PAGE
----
I decided to spend a few hours at my favorite coffee shop to get dinner and work through some programming challenges. After getting carried away problem-solving for about an hour, I was confronted at my table by one of the waitresses with a menu. Keep in mind, this is a place in which you come to the cash register when you're ready to order. The waitress says, let me know when you're ready to order. There's two of us at this table, but I'm the only person that receives a menu. I decided to think of what kind of snack I want for the evening and drifted back to work. I was then confronted by the same waitress again stating I have to order food and can't use the internet unless doing so. The waitress was short with me and walked away right after making her statement.
Consistency is Key
Creating consistently great service experiences keeps customers coming back. As a business owner, I'm always observing both good and bad customer service experiences. I'm a consistent customer at this cafe who actively brings friends here to try out the food as well. Warren Buffet once said, "It takes 20 years to build a reputation and five minutes to ruin it." Although I still like this place, my excitement and interest have changed due to this experience. By having a system that identifies consistent customers this experience could have been avoided.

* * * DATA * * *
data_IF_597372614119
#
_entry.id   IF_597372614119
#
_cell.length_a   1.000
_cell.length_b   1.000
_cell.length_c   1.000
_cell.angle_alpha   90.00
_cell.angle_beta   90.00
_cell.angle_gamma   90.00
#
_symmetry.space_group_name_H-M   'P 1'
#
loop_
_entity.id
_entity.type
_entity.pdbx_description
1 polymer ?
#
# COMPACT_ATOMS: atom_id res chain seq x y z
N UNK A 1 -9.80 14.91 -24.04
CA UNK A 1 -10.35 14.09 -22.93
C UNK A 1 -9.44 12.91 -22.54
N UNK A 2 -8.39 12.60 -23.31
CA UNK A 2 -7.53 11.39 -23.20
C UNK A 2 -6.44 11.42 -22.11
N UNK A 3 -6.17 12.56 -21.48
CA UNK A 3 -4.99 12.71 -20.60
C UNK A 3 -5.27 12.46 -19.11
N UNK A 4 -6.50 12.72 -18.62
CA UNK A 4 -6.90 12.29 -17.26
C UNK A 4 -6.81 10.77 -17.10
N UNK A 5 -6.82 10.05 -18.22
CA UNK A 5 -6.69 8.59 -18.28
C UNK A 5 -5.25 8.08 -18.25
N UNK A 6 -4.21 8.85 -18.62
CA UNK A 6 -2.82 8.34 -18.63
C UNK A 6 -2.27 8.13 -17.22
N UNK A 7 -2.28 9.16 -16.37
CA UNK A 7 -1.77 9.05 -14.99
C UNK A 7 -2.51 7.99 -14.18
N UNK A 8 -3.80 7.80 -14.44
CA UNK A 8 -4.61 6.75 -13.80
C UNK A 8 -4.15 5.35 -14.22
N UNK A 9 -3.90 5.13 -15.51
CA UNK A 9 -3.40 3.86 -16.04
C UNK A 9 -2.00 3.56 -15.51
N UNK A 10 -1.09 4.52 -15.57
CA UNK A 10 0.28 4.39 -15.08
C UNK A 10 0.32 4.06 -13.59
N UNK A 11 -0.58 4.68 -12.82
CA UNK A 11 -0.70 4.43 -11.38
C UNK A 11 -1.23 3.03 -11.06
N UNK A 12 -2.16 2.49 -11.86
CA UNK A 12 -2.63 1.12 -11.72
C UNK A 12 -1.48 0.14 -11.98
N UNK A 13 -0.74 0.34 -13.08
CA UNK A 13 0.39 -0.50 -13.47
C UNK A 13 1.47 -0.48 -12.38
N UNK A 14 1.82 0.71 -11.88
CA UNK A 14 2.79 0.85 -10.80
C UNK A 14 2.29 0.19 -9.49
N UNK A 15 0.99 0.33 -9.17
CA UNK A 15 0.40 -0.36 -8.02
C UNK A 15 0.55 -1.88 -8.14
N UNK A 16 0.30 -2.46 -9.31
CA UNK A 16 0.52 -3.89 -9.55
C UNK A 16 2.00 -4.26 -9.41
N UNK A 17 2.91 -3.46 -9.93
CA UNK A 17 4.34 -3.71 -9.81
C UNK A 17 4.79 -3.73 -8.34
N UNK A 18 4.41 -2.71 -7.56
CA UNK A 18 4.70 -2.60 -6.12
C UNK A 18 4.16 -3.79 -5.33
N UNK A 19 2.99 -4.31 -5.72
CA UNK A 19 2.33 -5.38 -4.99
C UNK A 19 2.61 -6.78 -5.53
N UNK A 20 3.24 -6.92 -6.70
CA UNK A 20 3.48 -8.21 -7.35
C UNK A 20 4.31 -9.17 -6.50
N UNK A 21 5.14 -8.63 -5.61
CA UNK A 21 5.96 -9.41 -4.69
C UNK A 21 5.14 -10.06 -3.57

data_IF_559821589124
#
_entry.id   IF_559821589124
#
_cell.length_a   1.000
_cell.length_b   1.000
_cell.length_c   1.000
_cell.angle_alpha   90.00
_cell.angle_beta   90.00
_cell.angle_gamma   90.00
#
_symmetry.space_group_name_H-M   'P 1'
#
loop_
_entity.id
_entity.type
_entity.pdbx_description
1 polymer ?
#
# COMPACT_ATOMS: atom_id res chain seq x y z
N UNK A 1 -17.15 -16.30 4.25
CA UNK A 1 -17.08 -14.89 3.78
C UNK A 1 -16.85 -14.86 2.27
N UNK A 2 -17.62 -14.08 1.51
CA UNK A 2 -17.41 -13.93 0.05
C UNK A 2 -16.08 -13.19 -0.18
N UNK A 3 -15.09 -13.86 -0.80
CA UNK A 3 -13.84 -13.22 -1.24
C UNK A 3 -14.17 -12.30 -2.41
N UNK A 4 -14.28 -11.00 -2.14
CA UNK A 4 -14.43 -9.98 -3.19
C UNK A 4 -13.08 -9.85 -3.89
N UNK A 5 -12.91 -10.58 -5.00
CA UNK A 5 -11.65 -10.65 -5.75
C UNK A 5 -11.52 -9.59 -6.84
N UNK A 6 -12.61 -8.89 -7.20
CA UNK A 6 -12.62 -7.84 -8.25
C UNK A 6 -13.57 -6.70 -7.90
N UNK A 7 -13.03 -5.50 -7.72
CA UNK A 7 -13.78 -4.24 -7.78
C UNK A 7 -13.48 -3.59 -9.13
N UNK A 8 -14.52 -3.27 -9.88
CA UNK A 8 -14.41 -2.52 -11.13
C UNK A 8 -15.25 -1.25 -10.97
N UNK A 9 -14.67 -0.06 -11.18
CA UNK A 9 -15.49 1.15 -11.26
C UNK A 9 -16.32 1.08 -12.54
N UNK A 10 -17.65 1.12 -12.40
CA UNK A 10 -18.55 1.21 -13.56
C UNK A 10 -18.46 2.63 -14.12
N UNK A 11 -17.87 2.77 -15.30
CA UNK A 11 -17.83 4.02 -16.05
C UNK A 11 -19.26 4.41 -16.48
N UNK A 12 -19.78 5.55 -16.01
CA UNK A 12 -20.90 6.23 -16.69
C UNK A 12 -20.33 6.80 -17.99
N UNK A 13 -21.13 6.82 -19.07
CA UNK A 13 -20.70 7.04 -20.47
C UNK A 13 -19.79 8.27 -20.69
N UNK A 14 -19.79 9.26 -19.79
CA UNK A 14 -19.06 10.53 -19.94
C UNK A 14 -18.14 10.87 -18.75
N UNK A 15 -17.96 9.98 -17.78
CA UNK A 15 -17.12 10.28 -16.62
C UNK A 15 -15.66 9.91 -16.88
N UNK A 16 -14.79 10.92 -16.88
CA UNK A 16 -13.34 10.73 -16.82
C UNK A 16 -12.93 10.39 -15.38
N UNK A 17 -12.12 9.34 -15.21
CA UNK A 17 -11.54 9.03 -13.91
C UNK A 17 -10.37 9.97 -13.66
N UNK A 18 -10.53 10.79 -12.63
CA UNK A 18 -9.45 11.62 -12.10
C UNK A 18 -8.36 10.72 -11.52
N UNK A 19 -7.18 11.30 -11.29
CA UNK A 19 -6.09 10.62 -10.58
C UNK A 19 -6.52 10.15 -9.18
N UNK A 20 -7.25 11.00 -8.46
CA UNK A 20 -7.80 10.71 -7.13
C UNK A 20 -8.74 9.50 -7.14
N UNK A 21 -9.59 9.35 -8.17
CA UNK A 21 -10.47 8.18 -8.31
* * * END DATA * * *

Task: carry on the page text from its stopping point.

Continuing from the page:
Know Your MVP Customers
There's value in knowing who the MVP customers are and how they impact your business. By simply collecting data on purchase activities, you can identify your most consistent customer. Having this information can create opportunities to provide rewards programs that can lead to increase customer engagement. One of the local bakeries in Seattle does a great job of having a rewards program set up for consistent customers. Wild Rye is a local bakery and sandwich shop in the downtown area of Seattle. They provide me with a free sandwich of choice after every eight purchases at their restaurant. Although your business model may not fit this type of rewards program, this is an example of a way to engage with your MVPs.
Customer Service Strategy
With the internet, it takes a few seconds to find dozens of great customer service strategies to employ in your business. If this cafe had a system that notified the staff when a high volume customer makes a purchase, my experience could have been completely different. As your business grows, make sure you're looking for ways to use customer data to add value to their experience.
Alex Brooks is the founder and CEO of AE Brooks, LLC (dba Entreprov), a Seattle-based firm that helps small and medium-sized businesses increase their customer base and extend lifetime value of current customers through machine learning and business strategy. Mr. Brooks may be contacted at firstname.lastname@example.org.